I have seen it used to shoot down and shut up someone you disagree with. In these cases it is, to me, admission of defeat in a debate.

Other times it is used because the person thinks the one they are describing is closed minded and talking to the person is like banging your head against the wall. To me that is when the other party simply will not consider another POV.

I have not had enough dealings with you, @Nullo , to determine if you are closed minded.

YARNLADY's avatar

Usually when a person has to resort to name-calling in a discussion, it’s because he has run out of reasonable things to say.

ETpro's avatar

@ninjacolin I would argue that believing in things that are beyond proof, that predict nothing, and that cannot be tested is not productive and is closed-minded.

I can theorize that while free will appears to exist, it really doesn’t. I can theorize that it is an illusion due to our immersion in a deterministic universe, fooling ourselves into believing we decided to do what was in fact pre-ordained for us. But there is no test I can mount to prove it. I can’t predict anything with it. Without the roadmap of predestination, the theory is useless to me. So why cross Occam’s Razor and theorize it? I am better off believing I have a free will, and that if I go up on the roof of this high-rise, I can choose to NOT step over the ledge.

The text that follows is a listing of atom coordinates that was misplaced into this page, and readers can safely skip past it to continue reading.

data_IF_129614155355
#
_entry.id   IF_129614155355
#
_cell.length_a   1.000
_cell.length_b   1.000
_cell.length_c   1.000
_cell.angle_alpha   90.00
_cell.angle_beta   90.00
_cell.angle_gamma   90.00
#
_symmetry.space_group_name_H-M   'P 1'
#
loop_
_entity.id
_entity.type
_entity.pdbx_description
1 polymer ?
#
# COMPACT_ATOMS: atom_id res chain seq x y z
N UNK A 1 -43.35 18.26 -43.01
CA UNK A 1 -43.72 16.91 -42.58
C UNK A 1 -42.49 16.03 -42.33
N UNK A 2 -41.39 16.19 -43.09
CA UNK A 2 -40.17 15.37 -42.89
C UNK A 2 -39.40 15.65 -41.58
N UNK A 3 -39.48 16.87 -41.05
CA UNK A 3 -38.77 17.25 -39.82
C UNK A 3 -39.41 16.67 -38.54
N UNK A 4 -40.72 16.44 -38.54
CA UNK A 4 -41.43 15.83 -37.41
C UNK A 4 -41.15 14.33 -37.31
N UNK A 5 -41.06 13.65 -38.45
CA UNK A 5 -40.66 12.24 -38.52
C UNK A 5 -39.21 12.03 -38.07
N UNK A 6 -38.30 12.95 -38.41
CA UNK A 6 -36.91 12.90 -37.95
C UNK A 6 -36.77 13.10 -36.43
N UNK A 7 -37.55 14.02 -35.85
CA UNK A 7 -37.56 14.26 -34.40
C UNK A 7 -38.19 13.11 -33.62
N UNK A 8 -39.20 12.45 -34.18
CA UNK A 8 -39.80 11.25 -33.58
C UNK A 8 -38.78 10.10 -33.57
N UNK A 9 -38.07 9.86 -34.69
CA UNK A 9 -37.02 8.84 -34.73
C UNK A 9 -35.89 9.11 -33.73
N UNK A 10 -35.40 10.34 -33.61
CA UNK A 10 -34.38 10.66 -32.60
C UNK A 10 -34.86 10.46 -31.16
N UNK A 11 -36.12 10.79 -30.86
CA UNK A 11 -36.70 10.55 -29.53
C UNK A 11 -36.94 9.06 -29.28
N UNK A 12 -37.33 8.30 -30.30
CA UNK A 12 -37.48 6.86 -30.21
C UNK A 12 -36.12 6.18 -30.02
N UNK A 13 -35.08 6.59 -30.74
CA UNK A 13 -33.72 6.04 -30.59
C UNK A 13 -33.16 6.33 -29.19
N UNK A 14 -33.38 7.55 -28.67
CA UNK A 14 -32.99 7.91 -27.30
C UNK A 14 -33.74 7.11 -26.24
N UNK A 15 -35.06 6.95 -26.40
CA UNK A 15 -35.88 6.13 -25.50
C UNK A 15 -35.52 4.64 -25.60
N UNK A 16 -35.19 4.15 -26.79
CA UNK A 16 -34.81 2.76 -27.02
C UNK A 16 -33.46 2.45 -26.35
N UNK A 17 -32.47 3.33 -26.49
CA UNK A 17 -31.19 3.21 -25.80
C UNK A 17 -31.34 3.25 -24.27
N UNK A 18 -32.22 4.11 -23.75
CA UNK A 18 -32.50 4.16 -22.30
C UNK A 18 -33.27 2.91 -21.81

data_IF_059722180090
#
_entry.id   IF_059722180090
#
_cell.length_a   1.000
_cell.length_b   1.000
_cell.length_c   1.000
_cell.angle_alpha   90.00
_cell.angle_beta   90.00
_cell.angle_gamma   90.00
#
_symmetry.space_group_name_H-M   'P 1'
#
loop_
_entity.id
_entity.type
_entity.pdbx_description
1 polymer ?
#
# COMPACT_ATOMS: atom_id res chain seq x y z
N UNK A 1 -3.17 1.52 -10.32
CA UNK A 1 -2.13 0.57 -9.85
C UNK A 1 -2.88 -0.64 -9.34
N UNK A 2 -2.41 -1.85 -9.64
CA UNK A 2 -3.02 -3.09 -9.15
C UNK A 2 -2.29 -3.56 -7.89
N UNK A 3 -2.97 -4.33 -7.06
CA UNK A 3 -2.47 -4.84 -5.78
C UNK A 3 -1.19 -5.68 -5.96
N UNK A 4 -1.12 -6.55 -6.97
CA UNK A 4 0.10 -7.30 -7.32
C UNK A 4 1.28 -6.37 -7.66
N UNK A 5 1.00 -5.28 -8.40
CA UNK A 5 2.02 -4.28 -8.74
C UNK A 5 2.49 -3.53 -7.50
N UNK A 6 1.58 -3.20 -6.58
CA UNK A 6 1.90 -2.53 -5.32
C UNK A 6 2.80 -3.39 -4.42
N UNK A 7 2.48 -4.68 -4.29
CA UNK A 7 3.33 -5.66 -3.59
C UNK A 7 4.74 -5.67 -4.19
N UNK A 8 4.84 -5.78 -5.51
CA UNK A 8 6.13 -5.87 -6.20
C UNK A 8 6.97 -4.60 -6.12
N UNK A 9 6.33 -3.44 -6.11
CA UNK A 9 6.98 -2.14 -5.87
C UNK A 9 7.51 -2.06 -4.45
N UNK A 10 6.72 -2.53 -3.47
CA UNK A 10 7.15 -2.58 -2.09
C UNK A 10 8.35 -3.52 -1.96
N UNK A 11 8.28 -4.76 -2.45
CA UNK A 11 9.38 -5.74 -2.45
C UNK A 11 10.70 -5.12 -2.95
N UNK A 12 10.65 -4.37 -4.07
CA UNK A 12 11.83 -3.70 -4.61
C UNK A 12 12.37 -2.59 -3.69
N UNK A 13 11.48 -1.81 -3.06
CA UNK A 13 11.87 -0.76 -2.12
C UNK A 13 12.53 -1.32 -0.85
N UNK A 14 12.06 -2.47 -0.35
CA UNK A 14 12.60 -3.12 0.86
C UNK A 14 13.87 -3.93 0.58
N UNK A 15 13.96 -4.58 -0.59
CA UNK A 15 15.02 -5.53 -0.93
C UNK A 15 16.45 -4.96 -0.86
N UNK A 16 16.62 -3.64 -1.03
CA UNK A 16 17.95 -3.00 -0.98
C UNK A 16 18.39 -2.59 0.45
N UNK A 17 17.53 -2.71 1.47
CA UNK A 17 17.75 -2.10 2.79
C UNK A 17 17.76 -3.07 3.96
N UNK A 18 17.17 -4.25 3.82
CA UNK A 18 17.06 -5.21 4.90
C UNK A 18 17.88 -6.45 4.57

Rufus_T_Firefly's avatar

Disagreement is one thing, but a supreme unwillingness to look at any important issue from more than one perspective or refusal to accept those facts which might not back up your own opinion are classic definitions of closed-mindedness. Free will does enter into the equation with regard to the amount of and sources of input that you are willing to accept in forming your opinion. However, an opinion is what we are left with when we have accurately assessed all the facts that are available. Therefore, accepting anything less than ‘all-of-the-facts’ IS closing one’s mind.

Bear in mind that such input should be factual and not imagined.

OpryLeigh's avatar

@Symbeline Hit the nail on the head for me. GA.

I have noticed how some people that claim to be really opened minded are in fact as closed minded as the rest of us. For example, there are plenty of people that I can think of that claim to be liberal and open minded and yet they find the burqua offensive. The way I see it, if you are open minded then you should accept all ways of life (providing that no one is being harmed) even if you don’t necessarily agree with it or wouldn’t choose to do it yourself. If someone chooses to wear a burqua then someone who claims to be open minded should accept that. I know many that don’t.

Please don’t jump on my burqua example as it was just that, an example from something I have experienced personally.

I think it is very difficult to be 100% open minded and I can’t think of a single person that I would say is. I can think of people that are open minded about certain issues but are close minded on some. Open minded also means (to me at least) that you aren’t knowledgable enough on a subject to have an opinion on it and so you are open to learn in order to form an opinion.